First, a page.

7 Organic Gardening Tips: DIY Pest Control for Healthy Living
Organic gardening and living green is about taking the extra step to making sure you are living, eating healthy, and protecting our environment against dangerous toxins. Gardeners that are devoted to pesticide-free growing and living naturally, want to plant (and eat) edibles that are safe, or keep flower beds and soil naturally healthy.
Dangers of Pesticides:
- Chemical pesticides affect the nervous system while others cause cancer.
- Some chemicals cause irritation to the skin or eyes, and others affect hormones or systems in the body. Amazing some war-time chemicals that were used as weapons are still in used in pesticides today.
- Washing non-organic produce may help to remove some residual pesticide, but it can not remove it all and the chemicals leech into our water supply which affects the people, soil, wildlife, pets, other plants, and beneficial pests.
- Children are at a higher risk because they are still growing and tend to put many things in their mouths. When they ingest toxic pesticides it can lead to developmental delays.
- Another very important factor is many scientists believe that pesticides are one of the contributing factors to the decline of bees.
Eating organic, living a green lifestyle, and avoiding processed foods will drastically reduce these and other pesticide-related health problems and help you and your family on the road to a healthy life.
Here are some great tips and key steps you can take to get and keep the pesticides out of your garden and live organically:
1. Grow on a good foundation. Healthy plants love healthy soil – soil that’s regularly changed with compost or supplemented if it’s too sandy or clayey. Have your soil tested to discover its composition and add nutrients as needed. Each spring, dig in several inches of compost, protect your plants yearly or seasonally with a healthy layer of organic mulch, and clear out any dead plant material at the growing season’s end.
2. Match your plants to your growing climate. If you have plants that struggle and strain through the growing season, they may not be a good fit, either for the spot they’re in or for your climate. For example, sun-loving phlox may be more susceptible to wilt or mold if planted in a shady, wet location. Shrubs hardy only to USDA Zone 5 may struggle after a particularly difficult, long, and cold winter. Choose your plants carefully and plant them as recommended.
3. Be diverse. Some plants need more of a certain kind of nutrient or mineral, such as nitrogen. If you plant the same thing over and over in the same spot, you’ll deplete your soil of the very thing the plants require. You’ll also encourage nuisance bugs to take up residence – think squash bugs that overwinter in the ground and feed on the same plot of melons each year. Your yearly garden plan should include a diverse crop with a variety of flowers, vegetables, and herbs. Rotating plants helps, too. In a veggie garden, swap out spots, moving your tomatoes and peppers from year to year and skipping cucumbers if squash bugs have taken up residence.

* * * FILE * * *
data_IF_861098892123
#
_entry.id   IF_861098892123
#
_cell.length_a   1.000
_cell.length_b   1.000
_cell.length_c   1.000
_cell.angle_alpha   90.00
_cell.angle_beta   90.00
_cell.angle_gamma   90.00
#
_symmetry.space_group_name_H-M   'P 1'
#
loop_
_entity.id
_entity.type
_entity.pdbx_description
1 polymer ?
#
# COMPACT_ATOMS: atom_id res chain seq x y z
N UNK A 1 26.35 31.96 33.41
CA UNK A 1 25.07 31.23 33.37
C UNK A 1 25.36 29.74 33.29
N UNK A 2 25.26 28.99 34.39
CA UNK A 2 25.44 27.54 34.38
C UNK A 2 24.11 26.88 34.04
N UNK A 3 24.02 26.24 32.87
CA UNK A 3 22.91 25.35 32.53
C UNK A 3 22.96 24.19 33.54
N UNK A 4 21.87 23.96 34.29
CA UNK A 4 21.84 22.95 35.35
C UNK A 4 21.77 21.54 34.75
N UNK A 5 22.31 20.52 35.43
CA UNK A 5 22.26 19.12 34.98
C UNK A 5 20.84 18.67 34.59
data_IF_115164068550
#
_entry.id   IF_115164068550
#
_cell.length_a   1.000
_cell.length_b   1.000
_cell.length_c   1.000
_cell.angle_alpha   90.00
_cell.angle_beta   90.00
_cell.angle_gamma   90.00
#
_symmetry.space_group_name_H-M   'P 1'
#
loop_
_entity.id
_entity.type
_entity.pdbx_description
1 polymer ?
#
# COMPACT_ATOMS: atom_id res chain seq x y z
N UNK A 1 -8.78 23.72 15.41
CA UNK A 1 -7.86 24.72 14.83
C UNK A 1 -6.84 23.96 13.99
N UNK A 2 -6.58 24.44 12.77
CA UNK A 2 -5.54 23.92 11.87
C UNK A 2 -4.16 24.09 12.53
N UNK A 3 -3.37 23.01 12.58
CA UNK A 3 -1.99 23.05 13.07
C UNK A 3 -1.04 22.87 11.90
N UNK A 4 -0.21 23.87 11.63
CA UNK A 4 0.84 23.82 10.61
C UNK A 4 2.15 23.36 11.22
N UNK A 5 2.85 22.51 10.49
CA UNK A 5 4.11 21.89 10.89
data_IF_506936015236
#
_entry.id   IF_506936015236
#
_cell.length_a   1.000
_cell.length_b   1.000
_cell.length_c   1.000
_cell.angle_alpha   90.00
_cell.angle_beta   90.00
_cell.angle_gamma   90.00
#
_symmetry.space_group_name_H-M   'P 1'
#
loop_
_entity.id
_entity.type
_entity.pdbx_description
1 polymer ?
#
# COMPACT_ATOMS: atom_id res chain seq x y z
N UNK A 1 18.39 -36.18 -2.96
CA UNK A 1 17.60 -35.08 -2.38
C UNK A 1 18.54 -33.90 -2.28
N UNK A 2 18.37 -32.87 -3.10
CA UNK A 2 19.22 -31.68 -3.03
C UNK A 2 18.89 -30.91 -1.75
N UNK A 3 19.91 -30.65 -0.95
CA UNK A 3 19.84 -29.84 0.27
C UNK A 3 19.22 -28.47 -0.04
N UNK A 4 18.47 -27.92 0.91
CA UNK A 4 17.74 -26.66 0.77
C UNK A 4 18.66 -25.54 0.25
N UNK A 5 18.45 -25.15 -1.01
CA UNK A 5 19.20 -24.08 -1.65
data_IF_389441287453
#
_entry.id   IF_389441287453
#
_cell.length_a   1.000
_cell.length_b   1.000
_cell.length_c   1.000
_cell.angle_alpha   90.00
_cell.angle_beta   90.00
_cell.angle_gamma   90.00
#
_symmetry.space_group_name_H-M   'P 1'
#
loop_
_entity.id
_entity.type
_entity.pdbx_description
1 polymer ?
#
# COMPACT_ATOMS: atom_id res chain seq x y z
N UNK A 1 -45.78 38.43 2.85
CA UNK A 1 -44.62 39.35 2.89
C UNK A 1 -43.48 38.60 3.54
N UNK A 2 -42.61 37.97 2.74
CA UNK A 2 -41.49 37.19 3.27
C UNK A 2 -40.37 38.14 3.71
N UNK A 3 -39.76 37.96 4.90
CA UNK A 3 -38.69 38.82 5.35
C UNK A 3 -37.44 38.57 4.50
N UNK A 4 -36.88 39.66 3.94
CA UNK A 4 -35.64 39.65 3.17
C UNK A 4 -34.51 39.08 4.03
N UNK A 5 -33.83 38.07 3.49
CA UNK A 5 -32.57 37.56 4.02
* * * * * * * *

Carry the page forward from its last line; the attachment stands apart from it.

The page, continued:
4. Let the good Bugs Live. Do not assume that all bugs are bad. Just because you see a bug doesn’t mean it needs to be removed. If you spray pesticides, you may be killing helpful bugs and other garden bugs that actually prey on other bad bugs. For example, beetles and lizards gnaw on slugs, while ladybugs and wasps love to gorge on plant-killing aphids. If you’re not sure which bugs are good and which are bad, check with your local extension service for a guide.
5. Inspect your plants regularly. If bugs or other pests start to make inroads into your garden, quick detection may prevent them from taking over. Regularly check your garden and plants for discolored leaves, wilting plants, or other signs of damage. Remove weeds as they sprout so they don’t end up competing with your flowers and vegetables for nutrients and sunshine. If your garden is enduring a bad dry spell, water well and deeply at least once per week. Remove any plants that cannot be saved to stave off the spread of disease.
6. Use barriers if you can. Not all pests are from the insects world. Raccoons, rabbits, ground hops, and deer can destroy your garden in just a night. If you can, fence your garden beds to discourage four-legged pests.
7. Try organic sprays and remedies. There are over-the-counter remedies that are not full of chemicals and are certified organic. A natural non-toxic pest control that I love and works wonders is Diatomaceous Earth. Read more about this “Diatomaceous Earth – Use it for What? . If your goal is a pesticide-free garden and living a healthy green lifestyle then consider them as a remedy for a persistent problem.
Some DIY home remedies that work great too and can save you money.
Information provided by Kelly Roberson From fix.com/blog/pesticide-free-gardening/